While the frame and fork are designed to take the edge of the ride, Cannondale didn’t want to sacrifice performance, so its geometry falls in between that of its EVO race bikes and Synapse endurance road bikes. Because the outside circumference of the 650x42c tires is the same as a 700x23c tire, the chainstays can remain road-bike short at 405 mm. The front-center, however, is pushed out a bit compared to many road bikes for stability when traction is limited. A long reach, short chainstays, suspension fork and dropper post? Are you sure you aren’t reading Dirt Rag magazine right now?
Alright, so enough of the Powerpoint presentation, how does it ride? Well… it rides like a bike. Cannondale tuned quite a bit of low-speed compression damping into the Oliver so it operates with virtually no sag and doesn’t start bouncing around when you ride out of the saddle. If you do want to firm things up, a simple button at the top of the Oliver engages a virtual lock-out that will still open up into the travel if you hit a bump hard enough. Pressing the outer portion of the dial, which also controls rebound damping, will release the button. For idiots like me, they’ve labeled them “Press to climb” and “Press to descend.”
I was looking for the button marked “Press for larger lungs” as I joined a group of journalists and Tim Johnson for a test ride out into the Santa Monica mountains above Malibu, California. On the smooth shoulder of the Pacific Coast Highway and into the hills, the Slate feels likes just another road bike, albeit an especially comfortable one thanks to the fat tires. Made by Panaracer for Cannondale, they weigh just 300 grams each and are extremely supple at 40 to 45 psi.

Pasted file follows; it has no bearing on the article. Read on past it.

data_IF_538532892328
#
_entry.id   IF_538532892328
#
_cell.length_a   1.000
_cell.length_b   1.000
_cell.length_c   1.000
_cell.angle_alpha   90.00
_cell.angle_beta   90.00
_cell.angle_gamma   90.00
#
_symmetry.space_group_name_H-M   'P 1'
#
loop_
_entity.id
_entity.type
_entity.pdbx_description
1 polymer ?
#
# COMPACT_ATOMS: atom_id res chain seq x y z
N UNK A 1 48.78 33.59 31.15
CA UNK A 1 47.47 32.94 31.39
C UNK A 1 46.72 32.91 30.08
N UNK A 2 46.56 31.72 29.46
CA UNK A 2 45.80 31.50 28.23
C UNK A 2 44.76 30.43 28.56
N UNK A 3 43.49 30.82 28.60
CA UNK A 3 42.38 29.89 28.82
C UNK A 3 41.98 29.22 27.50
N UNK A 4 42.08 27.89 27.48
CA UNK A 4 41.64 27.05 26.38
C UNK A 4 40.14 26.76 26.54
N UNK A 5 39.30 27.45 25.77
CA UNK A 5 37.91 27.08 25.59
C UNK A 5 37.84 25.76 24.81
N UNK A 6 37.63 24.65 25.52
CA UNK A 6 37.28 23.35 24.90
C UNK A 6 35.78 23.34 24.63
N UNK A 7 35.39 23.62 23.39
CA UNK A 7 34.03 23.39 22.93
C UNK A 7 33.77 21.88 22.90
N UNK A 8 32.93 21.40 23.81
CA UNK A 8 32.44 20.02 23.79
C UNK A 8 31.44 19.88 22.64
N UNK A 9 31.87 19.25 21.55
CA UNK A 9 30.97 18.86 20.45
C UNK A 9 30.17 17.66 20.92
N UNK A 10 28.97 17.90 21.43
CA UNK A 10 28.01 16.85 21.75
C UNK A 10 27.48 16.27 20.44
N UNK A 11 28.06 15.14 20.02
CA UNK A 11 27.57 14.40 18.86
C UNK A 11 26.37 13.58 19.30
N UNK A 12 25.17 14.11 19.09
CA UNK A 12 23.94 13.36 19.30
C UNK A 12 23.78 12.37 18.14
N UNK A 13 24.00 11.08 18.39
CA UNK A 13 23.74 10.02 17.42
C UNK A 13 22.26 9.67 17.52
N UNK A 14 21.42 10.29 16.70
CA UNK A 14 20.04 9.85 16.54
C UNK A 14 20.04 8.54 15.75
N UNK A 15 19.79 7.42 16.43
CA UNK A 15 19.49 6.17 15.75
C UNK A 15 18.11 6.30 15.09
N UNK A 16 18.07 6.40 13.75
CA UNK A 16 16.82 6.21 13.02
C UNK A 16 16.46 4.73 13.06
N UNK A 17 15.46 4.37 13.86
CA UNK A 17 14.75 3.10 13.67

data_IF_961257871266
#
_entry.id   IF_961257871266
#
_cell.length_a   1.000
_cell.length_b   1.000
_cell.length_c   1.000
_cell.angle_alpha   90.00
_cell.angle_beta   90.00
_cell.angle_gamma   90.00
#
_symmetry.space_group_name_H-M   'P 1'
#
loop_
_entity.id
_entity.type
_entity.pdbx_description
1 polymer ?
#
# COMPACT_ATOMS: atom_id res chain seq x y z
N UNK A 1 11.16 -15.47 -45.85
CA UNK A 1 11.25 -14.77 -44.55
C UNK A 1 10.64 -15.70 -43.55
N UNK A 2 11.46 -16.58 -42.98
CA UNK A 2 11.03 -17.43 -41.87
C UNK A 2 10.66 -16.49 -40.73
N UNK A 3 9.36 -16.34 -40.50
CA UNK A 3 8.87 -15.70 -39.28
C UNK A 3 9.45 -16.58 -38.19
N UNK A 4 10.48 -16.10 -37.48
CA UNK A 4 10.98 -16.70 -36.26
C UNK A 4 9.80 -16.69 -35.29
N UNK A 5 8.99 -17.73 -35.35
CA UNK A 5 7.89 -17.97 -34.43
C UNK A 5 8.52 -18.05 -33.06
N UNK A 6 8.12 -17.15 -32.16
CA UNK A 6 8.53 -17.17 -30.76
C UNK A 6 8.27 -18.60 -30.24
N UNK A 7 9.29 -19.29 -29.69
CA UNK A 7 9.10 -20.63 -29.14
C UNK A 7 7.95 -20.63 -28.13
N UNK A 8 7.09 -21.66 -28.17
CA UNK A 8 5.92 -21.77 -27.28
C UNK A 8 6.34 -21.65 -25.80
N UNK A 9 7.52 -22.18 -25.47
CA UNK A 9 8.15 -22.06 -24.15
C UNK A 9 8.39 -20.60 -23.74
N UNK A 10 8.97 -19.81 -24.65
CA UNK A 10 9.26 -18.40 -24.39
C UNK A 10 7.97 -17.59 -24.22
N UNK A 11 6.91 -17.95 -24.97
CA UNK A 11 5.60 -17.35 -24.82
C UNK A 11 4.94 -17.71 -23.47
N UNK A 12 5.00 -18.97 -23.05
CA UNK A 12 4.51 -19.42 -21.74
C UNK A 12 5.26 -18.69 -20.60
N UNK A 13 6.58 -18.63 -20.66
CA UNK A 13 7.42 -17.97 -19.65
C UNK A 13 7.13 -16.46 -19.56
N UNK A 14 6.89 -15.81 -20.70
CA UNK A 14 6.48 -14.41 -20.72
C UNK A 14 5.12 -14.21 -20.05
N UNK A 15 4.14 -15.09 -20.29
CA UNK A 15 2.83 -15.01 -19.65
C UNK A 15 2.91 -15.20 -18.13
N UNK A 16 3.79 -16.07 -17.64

From road to off-road
The SRAM Force 1x drivetrain offered more than enough gearing to get up and down the mountains, and if you spend much time on mountain bikes you’ll feel right at home with just one shifter. The hydraulic brakes are more than powerful enough to slow things down and while the hoods look a bit crazy, they are quite comfortable in your hands.
The singletrack is where I was really looking forward to pushing the Slate. If you’ve ridden a CX bike a bit off-road you know the most difficult part is holding onto the handlebars. The Oliver fork makes a huge difference in keeping the sharp shuddering to a minimum and greatly lessens the hand strength needed to keep steering. Make no mistake: this is no mountain bike, but over the long haul I know it will be much more comfortable with the suspension fork.
It felt great when moving forward but things got a bit hairy under braking or hard turning on the trail. For a bike with such an “all-purpose” attitude, the slick tires had a few of us scratching our heads. A file tread or cyclocross-type tread would be a great upgrade if you plan on riding dirty.
Someone I overheard described the Slate as an “N+3” bike for riders who want a very, very specific tool for a very specific job. On the other hand, it does seem to be an excellent choice as an all-rounder. Either way, it’s a creative venture to think so far outside the box, something Cannondale has never shied away from.
Watch for a long-term review of the Slate in an upcoming issue of Bicycle Times. Subscribe now to make sure you don’t miss it.